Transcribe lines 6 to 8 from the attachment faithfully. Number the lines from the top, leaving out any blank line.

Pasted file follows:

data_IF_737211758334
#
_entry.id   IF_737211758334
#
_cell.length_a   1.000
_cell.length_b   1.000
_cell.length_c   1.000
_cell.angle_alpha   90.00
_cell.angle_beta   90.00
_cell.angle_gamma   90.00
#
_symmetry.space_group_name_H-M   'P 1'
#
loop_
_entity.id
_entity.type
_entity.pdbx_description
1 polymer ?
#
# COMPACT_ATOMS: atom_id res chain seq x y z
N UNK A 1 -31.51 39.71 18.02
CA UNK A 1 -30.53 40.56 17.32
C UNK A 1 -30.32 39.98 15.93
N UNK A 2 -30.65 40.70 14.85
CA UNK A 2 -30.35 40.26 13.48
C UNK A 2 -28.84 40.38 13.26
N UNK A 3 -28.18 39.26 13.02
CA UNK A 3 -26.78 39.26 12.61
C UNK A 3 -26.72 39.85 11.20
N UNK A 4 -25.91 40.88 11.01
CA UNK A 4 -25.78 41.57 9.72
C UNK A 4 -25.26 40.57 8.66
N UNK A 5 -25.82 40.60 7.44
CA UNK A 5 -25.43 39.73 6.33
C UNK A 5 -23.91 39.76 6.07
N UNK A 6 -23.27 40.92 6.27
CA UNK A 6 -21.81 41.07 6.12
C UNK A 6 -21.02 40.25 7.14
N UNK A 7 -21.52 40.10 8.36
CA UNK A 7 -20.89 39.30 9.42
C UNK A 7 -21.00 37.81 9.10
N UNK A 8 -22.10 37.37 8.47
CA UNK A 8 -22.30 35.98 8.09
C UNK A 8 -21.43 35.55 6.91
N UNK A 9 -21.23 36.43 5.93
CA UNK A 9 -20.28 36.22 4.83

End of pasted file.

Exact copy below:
_cell.length_b   1.000
_cell.length_c   1.000
_cell.angle_alpha   90.00